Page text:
Microsoft punts reduced-cost Windows 8 devices for schoolkids

Microsoft punts reduced-cost Windows 8 devices for schoolkids

Summary: Microsoft has launched a scheme to knock 30 percent off Windows 8 devices for UK schools, while Steve Ballmer has paid a visit to Downing Street to promote a new programme to tackle youth unemployment.

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Britain's kids will have access to cheaper Windows 8 devices, after Microsoft launched a scheme to knock 30 percent of the price of tablets and laptops for UK schools.

microsoft-schools-shape-the-future

Microsoft's Shape the Future scheme will knock 30 percent off the regular price of Windows 8 devices to help give British schoolkids better access to technology. Image: RM Education

Microsoft's 'Shape The Future' initiative, launched on Monday, aims to provide devices to British schools that can be used on a 1:1 basis: this means that pupils will have their own computer they can borrow for home use throughout the school year.

"Shape the Future has the power to put knowledge in the hands of children. That knowledge empowers them to shape their own future," said Microsoft's Joice Fernandes in a statement. "I'm thrilled that we are now bringing this programme to the UK."

The scheme already exists in 56 counties with a reach of some 21 million students, according to Microsoft. Under the Shape The Future programme, devices are shipped with educational software and programs such as Microsoft Office Professional installed. The programme is being run in the UK in conjunction with Intel and RM Education.

"We all know how technology can deliver learning that is more exciting, more engaging and more effective," said Mike Allen, managing director of RM Education. "Just imagine what we could achieve if every child, regardless of background, had their own device."

The three companies cited research from PriceWaterhouseCoopers that 1:1 computing can help a student earn £300,000 more over the course of their lifetime, through the impact that easy access to technology has on their education.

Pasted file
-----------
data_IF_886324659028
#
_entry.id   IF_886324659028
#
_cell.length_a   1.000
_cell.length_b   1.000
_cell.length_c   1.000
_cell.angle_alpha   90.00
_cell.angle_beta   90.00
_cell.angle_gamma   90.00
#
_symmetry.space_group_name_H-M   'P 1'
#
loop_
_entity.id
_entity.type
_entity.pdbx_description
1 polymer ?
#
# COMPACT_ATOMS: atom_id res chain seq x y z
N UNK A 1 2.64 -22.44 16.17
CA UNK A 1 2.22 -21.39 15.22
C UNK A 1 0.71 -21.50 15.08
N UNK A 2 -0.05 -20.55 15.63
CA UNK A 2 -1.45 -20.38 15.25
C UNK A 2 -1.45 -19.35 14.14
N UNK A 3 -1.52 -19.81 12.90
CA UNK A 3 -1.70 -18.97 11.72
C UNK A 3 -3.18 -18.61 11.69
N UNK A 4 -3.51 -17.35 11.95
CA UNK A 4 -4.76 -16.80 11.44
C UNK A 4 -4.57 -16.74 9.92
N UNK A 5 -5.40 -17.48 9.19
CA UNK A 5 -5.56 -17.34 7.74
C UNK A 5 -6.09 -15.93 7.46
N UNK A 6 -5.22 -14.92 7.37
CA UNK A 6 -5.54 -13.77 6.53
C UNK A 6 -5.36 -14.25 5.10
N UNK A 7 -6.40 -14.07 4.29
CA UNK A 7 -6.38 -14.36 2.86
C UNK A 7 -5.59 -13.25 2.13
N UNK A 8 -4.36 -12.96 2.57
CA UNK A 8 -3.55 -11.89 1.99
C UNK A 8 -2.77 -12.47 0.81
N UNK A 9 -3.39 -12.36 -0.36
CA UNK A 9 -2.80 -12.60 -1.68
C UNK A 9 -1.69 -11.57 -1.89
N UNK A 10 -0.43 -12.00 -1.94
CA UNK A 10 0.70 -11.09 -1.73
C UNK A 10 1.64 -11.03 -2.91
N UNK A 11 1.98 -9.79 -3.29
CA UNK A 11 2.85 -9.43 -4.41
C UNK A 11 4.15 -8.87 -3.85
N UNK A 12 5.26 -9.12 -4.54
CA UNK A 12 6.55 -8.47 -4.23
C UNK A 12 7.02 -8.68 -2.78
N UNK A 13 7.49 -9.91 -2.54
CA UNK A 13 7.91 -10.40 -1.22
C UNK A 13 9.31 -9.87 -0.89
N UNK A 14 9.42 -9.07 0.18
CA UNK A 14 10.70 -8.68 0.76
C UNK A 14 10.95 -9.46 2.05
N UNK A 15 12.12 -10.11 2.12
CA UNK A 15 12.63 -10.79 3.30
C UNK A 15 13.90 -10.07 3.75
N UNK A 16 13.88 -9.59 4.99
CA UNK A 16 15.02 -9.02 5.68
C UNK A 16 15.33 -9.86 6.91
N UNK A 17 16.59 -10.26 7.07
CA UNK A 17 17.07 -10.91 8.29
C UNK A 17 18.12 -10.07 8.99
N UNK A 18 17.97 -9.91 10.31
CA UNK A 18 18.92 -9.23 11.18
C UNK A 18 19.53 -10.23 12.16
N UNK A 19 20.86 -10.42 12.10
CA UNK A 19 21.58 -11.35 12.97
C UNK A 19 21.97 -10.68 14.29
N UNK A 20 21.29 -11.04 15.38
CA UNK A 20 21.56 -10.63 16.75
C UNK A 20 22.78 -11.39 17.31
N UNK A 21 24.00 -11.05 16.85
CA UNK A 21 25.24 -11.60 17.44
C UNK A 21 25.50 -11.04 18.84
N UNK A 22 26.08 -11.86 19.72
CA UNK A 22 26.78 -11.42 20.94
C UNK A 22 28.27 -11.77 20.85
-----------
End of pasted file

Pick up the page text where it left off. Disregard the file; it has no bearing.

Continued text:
Meanwhile, on Wednesday, Microsoft launched its Get On UK programme. This three-year scheme to tackle youth unemployment in the UK aims to help some 300,000 young people aged between 16 and 24 through a mixture of training, apprenticeships and work experience.

Steve Ballmer visits David Cameron at Downing Street

Steve Ballmer visited David Cameron at Downing Street for the launch of Microsoft's Get On UK scheme. Image: Microsoft

To accompany the launch, Microsoft boss Steve Ballmer visited David Cameron at 10 Downing Street. "Microsoft's 'Get On' campaign is exactly the kind of support we need from business to inspire, provide skills, and create meaningful opportunities in the industries that will drive our economy forward in the future," the prime minister said.

Topics: Microsoft, Government UK, IT Employment, United Kingdom, Windows

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30 comments
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  • Shape the Future

    Kudos to Microsoft for supporting our children!
    Mr.SV
    • Re: Kudos to Microsoft for supporting our children!

      Until they grow up and have to pay full price.

      Hear that "thunk"? That's the sound of these kids turning away from Microsoft products.
      ldo17
  • Yes, it's all about the children.

    Microsoft doesn't get anything from this? Riiiiight!!
    Arm A. Geddon